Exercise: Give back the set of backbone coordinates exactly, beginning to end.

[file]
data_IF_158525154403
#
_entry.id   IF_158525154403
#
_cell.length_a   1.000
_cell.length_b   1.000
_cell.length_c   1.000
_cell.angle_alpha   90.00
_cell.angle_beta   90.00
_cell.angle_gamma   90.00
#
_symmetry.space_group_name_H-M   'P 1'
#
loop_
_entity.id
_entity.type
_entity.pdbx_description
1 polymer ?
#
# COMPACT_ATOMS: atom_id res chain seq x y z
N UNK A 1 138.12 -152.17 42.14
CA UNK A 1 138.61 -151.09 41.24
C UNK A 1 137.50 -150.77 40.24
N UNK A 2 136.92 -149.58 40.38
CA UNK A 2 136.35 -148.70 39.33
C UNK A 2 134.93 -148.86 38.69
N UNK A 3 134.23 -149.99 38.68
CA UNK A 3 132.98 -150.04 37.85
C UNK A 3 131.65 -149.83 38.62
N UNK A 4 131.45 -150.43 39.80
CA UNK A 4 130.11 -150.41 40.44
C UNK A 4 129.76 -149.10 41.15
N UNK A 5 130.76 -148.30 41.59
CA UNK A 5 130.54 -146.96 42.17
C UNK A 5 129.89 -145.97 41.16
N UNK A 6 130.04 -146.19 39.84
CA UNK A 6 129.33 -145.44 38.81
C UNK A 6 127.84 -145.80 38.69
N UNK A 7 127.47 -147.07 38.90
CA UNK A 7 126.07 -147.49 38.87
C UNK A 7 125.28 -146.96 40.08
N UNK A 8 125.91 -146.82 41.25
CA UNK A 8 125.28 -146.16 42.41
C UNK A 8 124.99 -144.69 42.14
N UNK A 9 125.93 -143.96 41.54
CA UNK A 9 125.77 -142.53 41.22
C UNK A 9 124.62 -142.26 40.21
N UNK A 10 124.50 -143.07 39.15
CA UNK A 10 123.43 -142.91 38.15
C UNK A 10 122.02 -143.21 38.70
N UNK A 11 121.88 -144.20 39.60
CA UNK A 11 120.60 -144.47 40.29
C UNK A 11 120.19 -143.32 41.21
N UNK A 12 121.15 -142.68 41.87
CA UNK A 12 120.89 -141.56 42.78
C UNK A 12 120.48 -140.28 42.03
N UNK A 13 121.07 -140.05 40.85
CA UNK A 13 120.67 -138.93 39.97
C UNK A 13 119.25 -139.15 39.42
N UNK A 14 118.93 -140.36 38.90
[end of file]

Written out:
data_IF_158525154403
#
_entry.id   IF_158525154403
#
_cell.length_a   1.000
_cell.length_b   1.000
_cell.length_c   1.000
_cell.angle_alpha   90.00
_cell.angle_beta   90.00
_cell.angle_gamma   90.00
#
_symmetry.space_group_name_H-M   'P 1'
#
loop_
_entity.id
_entity.type
_entity.pdbx_description
1 polymer ?
#
# COMPACT_ATOMS: atom_id res chain seq x y z
N UNK A 1 138.12 -152.17 42.14
CA UNK A 1 138.61 -151.09 41.24
C UNK A 1 137.50 -150.77 40.24
N UNK A 2 136.92 -149.58 40.38
CA UNK A 2 136.35 -148.70 39.33
C UNK A 2 134.93 -148.86 38.69
N UNK A 3 134.23 -149.99 38.68
CA UNK A 3 132.98 -150.04 37.85
C UNK A 3 131.65 -149.83 38.62
N UNK A 4 131.45 -150.43 39.80
CA UNK A 4 130.11 -150.41 40.44
C UNK A 4 129.76 -149.10 41.15
N UNK A 5 130.76 -148.30 41.59
CA UNK A 5 130.54 -146.96 42.17
C UNK A 5 129.89 -145.97 41.16
N UNK A 6 130.04 -146.19 39.84
CA UNK A 6 129.33 -145.44 38.81
C UNK A 6 127.84 -145.80 38.69
N UNK A 7 127.47 -147.07 38.90
CA UNK A 7 126.07 -147.49 38.87
C UNK A 7 125.28 -146.96 40.08
N UNK A 8 125.91 -146.82 41.25
CA UNK A 8 125.28 -146.16 42.41
C UNK A 8 124.99 -144.69 42.14
N UNK A 9 125.93 -143.96 41.54
CA UNK A 9 125.77 -142.53 41.22
C UNK A 9 124.62 -142.26 40.21
N UNK A 10 124.50 -143.07 39.15
CA UNK A 10 123.43 -142.91 38.15
C UNK A 10 122.02 -143.21 38.70
N UNK A 11 121.88 -144.20 39.60
CA UNK A 11 120.60 -144.47 40.29
C UNK A 11 120.19 -143.32 41.21
N UNK A 12 121.15 -142.68 41.87
CA UNK A 12 120.89 -141.56 42.78
C UNK A 12 120.48 -140.28 42.03
N UNK A 13 121.07 -140.05 40.85
CA UNK A 13 120.67 -138.93 39.97
C UNK A 13 119.25 -139.15 39.42
N UNK A 14 118.93 -140.36 38.90